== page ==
The constant search for higher rated power, taller towers and longer blades has pushed wind turbine manufacturers in an arms race to secure a position in an extremely competitive market.
Today in the onshore market there are machines with rated power close to 6MW, hub heights in a range of 150-165m and blades longer than 80 m. Several projects are currently under development considering these massive sizes.
Lately I have had the opportunity to analyse in depth a new solution which is emerging as an alternative to the traditional lattice boom cranes: the tower cranes.
I have analysed two scenarios, one with the standard lattice boom crane and an alternative scenario with the tower crane.
Standard scenario: lattice booms crane
Lattice boom cranes such as the Liebherr LG1750 have been the standard solution for the installation of the latest generation of turbines, with a tower height in a range up to 140+m.
This type of crane can be moved fully assembled between positions under certain assumptions (such as a very low road longitudinal slope and minimum road width of more than 6m).
If the crane has to be dismantled a substantial area for the boom assembly and disassembly process will be needed (in red in the image below).
Other characteristics that can have an impact on the project are:
- A mountainous landscape: in this case the boom assembly area would be even more essential. This will have a substantial impact of civil works cost.
- Very high installation rates (such as 3 or 4 turbines per week). The limited stock of lattice boom cranes suitable for this hub heights worldwide create a risk: either you book the cranes two years in advance (giving up the possibility of changing the schedule) or you wait – with the risk of losing the crane availability slot.
Alternative scenario: tower cranes
The idea of using tower cranes for wind turbines installation is not new in the onshore sector.
Said that, as far as I was aware of, the use of this typology of cranes has been negligible in the last few years.
Not so many references can be found in America or Europe. One example would be the installation of Gamesa’s G114 of 2,5MW 156m steel tower at the Borja Wind farm (Spain). The crane used was the Liebherr 1000 EC-B 125.
Common sense tells me that the experience turned out not to be very positive (otherwise I presume that the concept would have been replicated, while that does not seem to be the case).
More recently, new models from Krøll Cranes have been used in wind farms at the opposite side of the planet, in Thailand and Australia.
Big players like ALE are suggesting that this new concept is reliable.
One of the main references is the Theparak wind farm project in Thailand, where 60 V136-3.0 MW where installed using this crane.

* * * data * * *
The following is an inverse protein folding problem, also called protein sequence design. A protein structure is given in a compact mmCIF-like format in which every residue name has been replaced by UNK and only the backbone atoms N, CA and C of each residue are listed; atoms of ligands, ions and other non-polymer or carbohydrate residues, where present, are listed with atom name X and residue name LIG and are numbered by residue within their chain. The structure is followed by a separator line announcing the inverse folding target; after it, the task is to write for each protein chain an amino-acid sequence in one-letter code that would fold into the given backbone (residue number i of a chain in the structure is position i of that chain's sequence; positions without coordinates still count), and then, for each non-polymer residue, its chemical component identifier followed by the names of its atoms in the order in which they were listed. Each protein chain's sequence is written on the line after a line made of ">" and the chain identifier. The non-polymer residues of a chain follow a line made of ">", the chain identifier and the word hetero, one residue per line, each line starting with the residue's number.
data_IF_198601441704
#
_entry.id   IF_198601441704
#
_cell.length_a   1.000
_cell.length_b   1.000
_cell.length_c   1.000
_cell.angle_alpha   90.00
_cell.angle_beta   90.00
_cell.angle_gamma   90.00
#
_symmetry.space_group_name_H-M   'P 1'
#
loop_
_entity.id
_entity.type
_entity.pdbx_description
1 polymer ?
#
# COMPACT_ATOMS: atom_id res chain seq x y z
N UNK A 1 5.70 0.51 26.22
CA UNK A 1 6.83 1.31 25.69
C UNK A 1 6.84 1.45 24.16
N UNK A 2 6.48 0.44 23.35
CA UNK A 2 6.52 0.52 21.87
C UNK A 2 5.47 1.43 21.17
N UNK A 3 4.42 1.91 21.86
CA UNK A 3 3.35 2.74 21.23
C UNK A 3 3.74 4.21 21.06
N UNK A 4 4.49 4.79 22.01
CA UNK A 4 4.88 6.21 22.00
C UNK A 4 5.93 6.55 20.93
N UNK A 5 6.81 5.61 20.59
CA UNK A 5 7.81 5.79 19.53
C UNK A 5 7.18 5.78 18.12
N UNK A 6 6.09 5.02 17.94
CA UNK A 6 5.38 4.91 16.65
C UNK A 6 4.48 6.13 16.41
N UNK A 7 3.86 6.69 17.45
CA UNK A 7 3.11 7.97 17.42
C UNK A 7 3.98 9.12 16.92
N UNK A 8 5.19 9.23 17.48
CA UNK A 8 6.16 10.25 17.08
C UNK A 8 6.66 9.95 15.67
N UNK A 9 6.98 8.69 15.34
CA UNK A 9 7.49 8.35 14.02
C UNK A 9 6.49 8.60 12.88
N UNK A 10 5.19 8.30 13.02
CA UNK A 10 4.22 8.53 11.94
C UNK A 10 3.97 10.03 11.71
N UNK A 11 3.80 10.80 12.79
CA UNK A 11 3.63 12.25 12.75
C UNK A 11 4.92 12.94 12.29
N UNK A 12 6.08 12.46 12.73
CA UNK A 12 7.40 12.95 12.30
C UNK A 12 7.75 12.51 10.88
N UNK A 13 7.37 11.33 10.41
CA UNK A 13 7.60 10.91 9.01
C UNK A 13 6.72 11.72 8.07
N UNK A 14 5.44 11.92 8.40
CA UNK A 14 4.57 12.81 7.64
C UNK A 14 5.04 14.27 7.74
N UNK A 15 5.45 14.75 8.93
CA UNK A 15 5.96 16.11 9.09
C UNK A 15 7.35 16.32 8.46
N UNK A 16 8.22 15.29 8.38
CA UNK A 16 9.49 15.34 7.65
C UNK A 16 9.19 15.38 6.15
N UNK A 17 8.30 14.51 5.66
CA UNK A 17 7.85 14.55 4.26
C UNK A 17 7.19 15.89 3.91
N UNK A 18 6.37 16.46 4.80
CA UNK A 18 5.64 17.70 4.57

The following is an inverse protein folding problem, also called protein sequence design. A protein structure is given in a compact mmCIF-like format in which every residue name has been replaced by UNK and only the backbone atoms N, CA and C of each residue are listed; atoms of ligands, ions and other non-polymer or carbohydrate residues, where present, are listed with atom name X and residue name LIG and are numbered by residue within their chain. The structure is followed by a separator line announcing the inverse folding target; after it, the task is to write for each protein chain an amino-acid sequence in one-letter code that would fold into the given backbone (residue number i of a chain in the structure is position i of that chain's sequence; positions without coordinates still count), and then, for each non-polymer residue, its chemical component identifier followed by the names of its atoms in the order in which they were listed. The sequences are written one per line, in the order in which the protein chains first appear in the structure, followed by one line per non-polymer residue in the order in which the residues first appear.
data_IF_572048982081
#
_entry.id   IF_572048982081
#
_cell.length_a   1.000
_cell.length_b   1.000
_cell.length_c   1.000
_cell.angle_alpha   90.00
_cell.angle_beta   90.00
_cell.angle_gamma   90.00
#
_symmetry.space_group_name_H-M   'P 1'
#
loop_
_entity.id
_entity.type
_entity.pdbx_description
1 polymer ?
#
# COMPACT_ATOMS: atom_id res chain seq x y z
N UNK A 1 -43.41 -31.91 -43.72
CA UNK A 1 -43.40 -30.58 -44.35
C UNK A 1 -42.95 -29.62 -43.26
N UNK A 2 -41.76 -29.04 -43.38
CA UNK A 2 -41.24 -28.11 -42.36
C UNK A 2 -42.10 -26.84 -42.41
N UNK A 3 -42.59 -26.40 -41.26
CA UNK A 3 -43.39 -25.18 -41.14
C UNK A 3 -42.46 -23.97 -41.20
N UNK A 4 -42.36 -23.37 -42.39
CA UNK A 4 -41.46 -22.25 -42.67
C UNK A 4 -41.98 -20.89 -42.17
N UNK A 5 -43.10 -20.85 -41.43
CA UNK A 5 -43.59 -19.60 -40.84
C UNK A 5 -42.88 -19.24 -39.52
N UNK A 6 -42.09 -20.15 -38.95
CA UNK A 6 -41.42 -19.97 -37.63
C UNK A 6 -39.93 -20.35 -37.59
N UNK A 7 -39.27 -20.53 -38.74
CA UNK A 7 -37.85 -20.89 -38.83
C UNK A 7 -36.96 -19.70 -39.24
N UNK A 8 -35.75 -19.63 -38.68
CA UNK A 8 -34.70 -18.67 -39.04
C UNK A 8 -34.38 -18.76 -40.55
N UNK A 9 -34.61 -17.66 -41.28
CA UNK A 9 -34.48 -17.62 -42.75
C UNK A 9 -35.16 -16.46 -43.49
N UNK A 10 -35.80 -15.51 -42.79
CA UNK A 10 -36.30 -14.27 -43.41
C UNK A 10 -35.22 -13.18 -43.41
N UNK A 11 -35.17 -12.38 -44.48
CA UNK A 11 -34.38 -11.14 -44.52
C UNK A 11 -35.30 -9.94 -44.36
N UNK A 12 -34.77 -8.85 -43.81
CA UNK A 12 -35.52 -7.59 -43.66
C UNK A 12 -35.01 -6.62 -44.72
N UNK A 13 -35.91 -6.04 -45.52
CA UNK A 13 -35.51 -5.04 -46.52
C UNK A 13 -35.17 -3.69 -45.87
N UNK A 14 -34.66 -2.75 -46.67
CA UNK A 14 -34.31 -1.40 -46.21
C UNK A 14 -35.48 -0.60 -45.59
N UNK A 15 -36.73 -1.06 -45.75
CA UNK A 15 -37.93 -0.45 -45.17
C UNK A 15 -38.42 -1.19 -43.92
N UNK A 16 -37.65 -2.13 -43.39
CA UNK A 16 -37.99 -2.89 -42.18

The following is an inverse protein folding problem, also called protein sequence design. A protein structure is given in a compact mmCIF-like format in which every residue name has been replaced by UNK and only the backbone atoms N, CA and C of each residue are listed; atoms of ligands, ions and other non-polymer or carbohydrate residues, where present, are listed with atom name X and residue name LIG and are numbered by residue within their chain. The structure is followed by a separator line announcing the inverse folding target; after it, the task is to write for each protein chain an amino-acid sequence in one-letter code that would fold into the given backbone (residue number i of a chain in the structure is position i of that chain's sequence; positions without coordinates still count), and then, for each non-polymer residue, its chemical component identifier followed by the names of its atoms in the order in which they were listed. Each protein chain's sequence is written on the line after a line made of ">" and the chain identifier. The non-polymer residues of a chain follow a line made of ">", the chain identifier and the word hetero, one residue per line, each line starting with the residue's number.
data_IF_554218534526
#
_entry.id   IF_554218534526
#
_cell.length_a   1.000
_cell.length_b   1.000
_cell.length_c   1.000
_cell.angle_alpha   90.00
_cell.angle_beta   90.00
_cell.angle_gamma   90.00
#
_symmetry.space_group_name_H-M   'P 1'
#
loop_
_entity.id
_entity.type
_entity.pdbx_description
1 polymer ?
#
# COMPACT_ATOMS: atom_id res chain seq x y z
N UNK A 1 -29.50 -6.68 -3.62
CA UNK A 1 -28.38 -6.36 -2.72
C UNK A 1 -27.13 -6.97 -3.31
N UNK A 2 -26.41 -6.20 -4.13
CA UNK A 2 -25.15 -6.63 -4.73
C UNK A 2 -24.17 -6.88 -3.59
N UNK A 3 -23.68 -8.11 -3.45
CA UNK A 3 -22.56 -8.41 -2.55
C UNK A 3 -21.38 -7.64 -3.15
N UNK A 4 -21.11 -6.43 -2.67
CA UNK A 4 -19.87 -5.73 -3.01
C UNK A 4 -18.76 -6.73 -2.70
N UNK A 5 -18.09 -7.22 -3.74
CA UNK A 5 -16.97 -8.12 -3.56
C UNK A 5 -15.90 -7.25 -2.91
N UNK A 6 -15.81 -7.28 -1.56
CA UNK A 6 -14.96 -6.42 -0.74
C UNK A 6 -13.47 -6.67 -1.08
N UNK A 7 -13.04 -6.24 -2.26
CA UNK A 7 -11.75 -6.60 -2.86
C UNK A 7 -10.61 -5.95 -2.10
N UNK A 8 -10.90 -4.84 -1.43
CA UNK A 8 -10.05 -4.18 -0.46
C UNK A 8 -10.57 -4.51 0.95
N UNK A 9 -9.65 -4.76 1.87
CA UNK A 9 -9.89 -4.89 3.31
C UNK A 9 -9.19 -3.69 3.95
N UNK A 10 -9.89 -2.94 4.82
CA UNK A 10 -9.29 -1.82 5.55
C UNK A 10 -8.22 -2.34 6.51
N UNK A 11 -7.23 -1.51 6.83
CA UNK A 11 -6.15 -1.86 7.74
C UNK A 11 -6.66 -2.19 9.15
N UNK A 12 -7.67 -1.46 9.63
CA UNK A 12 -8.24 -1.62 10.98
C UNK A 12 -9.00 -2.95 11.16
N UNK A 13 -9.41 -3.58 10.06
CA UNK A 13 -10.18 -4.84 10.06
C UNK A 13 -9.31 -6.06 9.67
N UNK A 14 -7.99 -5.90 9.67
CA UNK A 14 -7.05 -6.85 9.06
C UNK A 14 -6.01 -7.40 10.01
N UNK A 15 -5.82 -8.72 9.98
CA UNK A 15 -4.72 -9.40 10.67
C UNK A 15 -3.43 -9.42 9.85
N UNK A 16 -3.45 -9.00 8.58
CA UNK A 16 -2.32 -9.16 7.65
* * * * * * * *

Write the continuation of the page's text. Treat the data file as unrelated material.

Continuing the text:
Here we have a list of some of the projects installed in Thailand with tower cranes:
The main pros of the tower crane are:
- Road width required: only 4.5 m (even as little as 3.5 m according some sources).
- Cranes boom is only 70 m long.
- Advanced crane bases allow savings in the critical path.
- Lower minimum lifting radius compared to lattice boom areas.
- Installation rates about 2 hours per component. An installation rate of 1 WTG every 4 days has been reached in the Thai projects.
- Operational up to wind speeds of 15m/s.
On the other hand, cons would be:
- Lack of experience of the operators with these new set of cranes and low offer worldwide.
- Uncertainty on the actual installation rates due to insufficient track record.
- Real installation costs are still unknown.
Depending on the characteristics of the project, Kroll cranes has available these models:
How would an hardstand layout adapted to both the tower crane and the new generation of turbines look like?
It seems that a tower crane could work using a standard hardstand without the boom area:
Some 3d models where created on real WTG locations to assess the actual impact on cost of this new configuration. Quantity reductions in topsoil stripping, excavation and fill material may lead to a cost reduction around 5000€ per hardstands (being conservative).
A nice image with a 3D model of the hardstand analysed is included below:
Even if potential savings in the civil works seem to be easy to achieve, a real total project cost reduction can be confirmed only considering the actual installation costs, which are not so clear at this moment.
Are tower cranes going to be a more mainstream solution in the future?
Only time will tell.
I have received this email from Jasper from Lighthouse projects. I think it
can be useful to other readers.
Regarding the tower cranes in compare to Crawler crane I would like to share with you some experience.
I have worked 2 years ago at windpark Krammer which consists out of 34 Enercon E115 turbines on a dyk with no space for storage components or installation of the cranes.Therefore we have used 2 Liebherr EC1000 Tower cranes in the project to build the wind turbines.
My experience is that with the limited space on site it is easier to install the crane. Another benefit is that crane capacity because the crane can lift up to 100t we could pre assemble the rotor and generator up front and lift the generator in one lift which is efficient. In addition what we saw is that you can lift longer you can lift up to 12 m/s or more.
A disadvantage of this type of crane is that it must be extended at some point. Mast sections must then be placed in between so that the hook of the crane becomes higher.